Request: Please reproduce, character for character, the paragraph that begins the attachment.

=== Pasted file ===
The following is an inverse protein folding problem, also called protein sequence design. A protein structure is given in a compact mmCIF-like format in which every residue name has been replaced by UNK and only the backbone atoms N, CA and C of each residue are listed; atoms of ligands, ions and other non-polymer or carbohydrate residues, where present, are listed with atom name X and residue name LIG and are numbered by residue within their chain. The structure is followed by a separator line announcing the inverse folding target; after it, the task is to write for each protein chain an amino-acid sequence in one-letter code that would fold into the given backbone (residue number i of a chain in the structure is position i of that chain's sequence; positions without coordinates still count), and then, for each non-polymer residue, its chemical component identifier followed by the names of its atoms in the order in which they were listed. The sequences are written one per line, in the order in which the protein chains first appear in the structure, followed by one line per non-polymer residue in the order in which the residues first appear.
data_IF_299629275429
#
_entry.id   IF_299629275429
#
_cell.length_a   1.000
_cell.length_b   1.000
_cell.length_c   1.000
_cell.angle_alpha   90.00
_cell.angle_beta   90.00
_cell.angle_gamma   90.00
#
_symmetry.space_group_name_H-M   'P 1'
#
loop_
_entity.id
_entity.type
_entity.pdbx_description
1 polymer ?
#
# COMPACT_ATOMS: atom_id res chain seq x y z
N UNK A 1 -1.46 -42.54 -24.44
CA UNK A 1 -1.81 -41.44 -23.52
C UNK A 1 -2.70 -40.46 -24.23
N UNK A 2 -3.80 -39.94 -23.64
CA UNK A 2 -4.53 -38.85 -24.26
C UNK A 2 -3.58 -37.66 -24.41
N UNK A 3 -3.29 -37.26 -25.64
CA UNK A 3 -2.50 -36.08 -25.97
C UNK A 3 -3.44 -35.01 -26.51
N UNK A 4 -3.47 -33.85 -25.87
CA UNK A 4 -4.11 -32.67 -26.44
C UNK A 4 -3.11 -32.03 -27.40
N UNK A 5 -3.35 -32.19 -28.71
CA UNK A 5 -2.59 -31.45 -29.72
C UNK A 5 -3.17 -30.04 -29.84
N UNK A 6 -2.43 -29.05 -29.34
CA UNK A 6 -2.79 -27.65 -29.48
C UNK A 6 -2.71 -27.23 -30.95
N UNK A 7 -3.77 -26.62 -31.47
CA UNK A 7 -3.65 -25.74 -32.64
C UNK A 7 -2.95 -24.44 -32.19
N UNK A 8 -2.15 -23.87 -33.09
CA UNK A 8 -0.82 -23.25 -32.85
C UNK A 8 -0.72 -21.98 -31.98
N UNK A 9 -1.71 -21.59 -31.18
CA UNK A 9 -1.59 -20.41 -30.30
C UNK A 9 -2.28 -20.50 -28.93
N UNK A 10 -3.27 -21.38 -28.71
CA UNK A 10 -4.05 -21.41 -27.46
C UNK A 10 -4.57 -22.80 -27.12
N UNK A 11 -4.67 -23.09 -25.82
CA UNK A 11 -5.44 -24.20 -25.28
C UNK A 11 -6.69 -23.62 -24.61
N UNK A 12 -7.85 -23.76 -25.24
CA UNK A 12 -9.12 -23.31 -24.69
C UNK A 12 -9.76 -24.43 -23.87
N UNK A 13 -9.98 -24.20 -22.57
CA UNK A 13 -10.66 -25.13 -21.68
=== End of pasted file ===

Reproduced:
The following is an inverse protein folding problem, also called protein sequence design. A protein structure is given in a compact mmCIF-like format in which every residue name has been replaced by UNK and only the backbone atoms N, CA and C of each residue are listed; atoms of ligands, ions and other non-polymer or carbohydrate residues, where present, are listed with atom name X and residue name LIG and are numbered by residue within their chain. The structure is followed by a separator line announcing the inverse folding target; after it, the task is to write for each protein chain an amino-acid sequence in one-letter code that would fold into the given backbone (residue number i of a chain in the structure is position i of that chain's sequence; positions without coordinates still count), and then, for each non-polymer residue, its chemical component identifier followed by the names of its atoms in the order in which they were listed. The sequences are written one per line, in the order in which the protein chains first appear in the structure, followed by one line per non-polymer residue in the order in which the residues first appear.